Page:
Mexico City’s Rush Hour Anxiety and Road Rage Review

Contrary to what the media may suggest, people in Mexico City are not particularly aggressive; not that is, until they get behind the wheel of their cars and set out into rush-hour traffic.

“Rush hour” is actually a bit of an understatement. It starts at about six in the morning and runs through to 10, then it resumes from one to three in the afternoon during school terms, and closes out the day from six to 10 at night.

A cursory glance at a long stream of cars advancing slowly but inexorably into town each weekday morning, and out of town again in the evening, suggests that the average number of travelers per car is one point something.

People who are otherwise quite passive can become very annoyed when the prospects of reaching their destination on time are threatened by the refusal of others to let them through. Everybody knows that some days it can be impossible, but many places — schools, for example — no longer accept it as an excuse for arriving late.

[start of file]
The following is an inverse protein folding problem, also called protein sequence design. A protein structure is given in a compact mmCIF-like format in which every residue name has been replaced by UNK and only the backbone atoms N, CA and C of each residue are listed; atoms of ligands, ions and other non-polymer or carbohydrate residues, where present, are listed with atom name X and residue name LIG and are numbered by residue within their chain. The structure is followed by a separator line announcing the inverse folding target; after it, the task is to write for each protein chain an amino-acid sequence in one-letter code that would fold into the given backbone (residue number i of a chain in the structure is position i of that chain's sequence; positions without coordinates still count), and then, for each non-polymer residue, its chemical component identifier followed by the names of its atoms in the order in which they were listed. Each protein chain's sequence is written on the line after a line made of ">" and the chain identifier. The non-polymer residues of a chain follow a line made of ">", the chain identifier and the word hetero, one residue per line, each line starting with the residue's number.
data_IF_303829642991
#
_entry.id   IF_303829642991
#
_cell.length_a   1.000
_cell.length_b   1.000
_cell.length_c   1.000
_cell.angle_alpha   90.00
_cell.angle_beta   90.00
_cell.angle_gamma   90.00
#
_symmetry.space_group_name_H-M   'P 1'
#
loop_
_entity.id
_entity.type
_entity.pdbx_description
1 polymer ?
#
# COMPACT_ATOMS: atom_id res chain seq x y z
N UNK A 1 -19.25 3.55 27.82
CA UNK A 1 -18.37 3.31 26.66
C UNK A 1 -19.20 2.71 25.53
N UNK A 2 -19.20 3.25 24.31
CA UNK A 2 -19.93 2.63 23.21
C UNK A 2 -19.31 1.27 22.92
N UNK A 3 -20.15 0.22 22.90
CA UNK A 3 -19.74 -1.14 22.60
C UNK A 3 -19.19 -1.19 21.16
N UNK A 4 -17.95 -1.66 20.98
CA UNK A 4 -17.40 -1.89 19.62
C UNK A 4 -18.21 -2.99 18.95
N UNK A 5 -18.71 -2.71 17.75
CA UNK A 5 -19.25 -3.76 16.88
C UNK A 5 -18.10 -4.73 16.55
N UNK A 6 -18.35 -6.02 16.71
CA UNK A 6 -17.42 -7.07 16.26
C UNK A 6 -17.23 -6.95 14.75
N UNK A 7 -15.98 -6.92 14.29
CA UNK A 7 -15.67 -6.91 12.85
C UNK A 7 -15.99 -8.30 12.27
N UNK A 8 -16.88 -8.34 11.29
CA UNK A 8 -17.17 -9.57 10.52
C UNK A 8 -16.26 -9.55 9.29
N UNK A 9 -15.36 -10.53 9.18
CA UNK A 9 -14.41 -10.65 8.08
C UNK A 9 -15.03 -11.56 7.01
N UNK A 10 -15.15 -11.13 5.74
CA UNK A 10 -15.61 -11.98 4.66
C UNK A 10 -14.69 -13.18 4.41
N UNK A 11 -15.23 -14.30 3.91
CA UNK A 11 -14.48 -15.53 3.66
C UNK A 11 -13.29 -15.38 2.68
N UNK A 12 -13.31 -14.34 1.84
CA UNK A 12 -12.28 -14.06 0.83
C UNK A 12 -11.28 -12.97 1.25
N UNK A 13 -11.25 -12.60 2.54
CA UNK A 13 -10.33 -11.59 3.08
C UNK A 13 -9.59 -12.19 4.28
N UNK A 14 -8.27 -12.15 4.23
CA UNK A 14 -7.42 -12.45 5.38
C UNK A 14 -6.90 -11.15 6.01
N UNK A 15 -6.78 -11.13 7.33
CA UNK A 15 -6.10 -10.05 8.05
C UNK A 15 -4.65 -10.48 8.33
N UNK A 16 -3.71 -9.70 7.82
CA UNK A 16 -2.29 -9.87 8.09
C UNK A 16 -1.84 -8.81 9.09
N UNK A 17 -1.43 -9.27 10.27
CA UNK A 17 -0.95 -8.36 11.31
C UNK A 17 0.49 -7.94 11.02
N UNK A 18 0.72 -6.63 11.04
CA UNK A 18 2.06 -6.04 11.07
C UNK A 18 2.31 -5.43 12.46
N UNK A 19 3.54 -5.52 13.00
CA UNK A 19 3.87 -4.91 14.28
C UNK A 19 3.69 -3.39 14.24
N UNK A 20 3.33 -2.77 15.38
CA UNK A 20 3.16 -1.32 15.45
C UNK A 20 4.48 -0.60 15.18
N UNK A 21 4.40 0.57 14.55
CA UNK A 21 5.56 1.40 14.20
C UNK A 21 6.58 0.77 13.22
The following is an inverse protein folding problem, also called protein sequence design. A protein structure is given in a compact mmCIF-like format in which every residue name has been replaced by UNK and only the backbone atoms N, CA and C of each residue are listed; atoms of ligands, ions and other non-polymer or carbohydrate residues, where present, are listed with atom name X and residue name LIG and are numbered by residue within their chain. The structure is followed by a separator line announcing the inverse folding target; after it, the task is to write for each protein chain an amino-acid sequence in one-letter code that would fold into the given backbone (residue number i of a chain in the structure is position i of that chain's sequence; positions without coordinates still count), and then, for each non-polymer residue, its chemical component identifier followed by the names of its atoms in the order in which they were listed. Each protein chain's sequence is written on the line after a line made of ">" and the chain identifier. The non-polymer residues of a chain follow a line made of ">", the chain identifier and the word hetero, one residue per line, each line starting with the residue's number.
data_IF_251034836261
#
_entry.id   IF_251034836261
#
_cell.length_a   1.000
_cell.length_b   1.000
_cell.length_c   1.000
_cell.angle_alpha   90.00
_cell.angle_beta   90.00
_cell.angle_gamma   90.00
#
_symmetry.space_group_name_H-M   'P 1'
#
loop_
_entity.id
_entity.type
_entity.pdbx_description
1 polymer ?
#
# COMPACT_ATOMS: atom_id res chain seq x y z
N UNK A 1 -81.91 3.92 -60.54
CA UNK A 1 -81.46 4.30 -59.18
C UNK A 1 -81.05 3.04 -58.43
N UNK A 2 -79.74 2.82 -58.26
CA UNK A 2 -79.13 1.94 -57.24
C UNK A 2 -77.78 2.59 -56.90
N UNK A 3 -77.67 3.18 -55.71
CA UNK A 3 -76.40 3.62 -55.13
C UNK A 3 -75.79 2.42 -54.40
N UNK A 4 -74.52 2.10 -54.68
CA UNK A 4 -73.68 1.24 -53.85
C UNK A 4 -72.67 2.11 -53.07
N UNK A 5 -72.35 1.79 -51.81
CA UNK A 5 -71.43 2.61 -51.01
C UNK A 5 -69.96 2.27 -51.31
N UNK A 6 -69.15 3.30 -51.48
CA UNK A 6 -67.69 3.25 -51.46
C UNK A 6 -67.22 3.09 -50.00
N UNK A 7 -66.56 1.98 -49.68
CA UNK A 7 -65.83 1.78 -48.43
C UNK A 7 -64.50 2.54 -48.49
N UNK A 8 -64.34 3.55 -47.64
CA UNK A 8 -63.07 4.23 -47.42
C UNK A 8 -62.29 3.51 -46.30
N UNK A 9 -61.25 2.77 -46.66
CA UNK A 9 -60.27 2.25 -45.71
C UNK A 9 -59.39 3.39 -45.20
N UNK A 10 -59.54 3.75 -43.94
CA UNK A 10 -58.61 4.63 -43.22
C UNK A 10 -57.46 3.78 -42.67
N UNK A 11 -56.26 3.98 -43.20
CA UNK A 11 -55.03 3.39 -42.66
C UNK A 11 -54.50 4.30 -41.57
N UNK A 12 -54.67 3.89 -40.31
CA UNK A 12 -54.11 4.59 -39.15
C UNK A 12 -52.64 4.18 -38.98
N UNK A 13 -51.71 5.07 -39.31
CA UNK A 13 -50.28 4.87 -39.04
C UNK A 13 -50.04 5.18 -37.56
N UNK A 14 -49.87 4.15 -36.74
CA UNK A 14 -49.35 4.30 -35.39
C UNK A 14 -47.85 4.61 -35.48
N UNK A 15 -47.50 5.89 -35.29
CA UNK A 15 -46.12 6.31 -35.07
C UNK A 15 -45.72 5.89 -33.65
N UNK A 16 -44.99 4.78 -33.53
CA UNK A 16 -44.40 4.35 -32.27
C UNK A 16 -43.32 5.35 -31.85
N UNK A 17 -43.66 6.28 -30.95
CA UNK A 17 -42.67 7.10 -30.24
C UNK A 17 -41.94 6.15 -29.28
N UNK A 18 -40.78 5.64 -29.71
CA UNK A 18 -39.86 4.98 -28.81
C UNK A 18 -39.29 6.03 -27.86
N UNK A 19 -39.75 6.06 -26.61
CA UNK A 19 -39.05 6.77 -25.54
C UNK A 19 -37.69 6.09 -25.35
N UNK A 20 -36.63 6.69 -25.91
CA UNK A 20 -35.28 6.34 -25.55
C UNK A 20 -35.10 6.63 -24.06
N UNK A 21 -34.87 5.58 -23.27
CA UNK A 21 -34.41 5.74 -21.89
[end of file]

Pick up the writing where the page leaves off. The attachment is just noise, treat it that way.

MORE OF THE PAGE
It’s been said that if you can drive in Mexico City, you can drive anywhere in the world. The newcomer to driving in the capital will discover that the horn can be a more useful accessory than indicators to turn or change lanes. A signal to change lanes can actually cause someone coming up behind to speed up and keep you from doing so.

According to the Mexico City government, over 21 million trips a day are made in the capital and the adjacent parts of the Estado de Mexico.  In Mexico City alone, there are over 3 million vehicles registered, of which more than ninety percent are private cars. Numbers vary from year to year, but the city government once cited a study showing private cars accounted for 16% of trips, slightly more than the Metro but much less than micros.

Not surprisingly, since it takes up so much of people’s time, traffic congestion is a frequent topic of fill-in conversation, beating even the weather or sports. It’s not unusual to hear people wonder why we can’t be like other major cities around the world, where commuters leave their cars at home and take public transport. For some the question is mostly rhetorical, since they already have the answer. They wouldn’t be seen dead on the Metro. The question should be rephrased as why can’t other people leave their cars at home so I can drive more comfortably to work?

Mexico in your inbox

Our free newsletter about Mexico brings you a monthly round-up of recently published stories and opportunities, as well as gems from our archives.

Source link

New Mexico Digital News
Powered By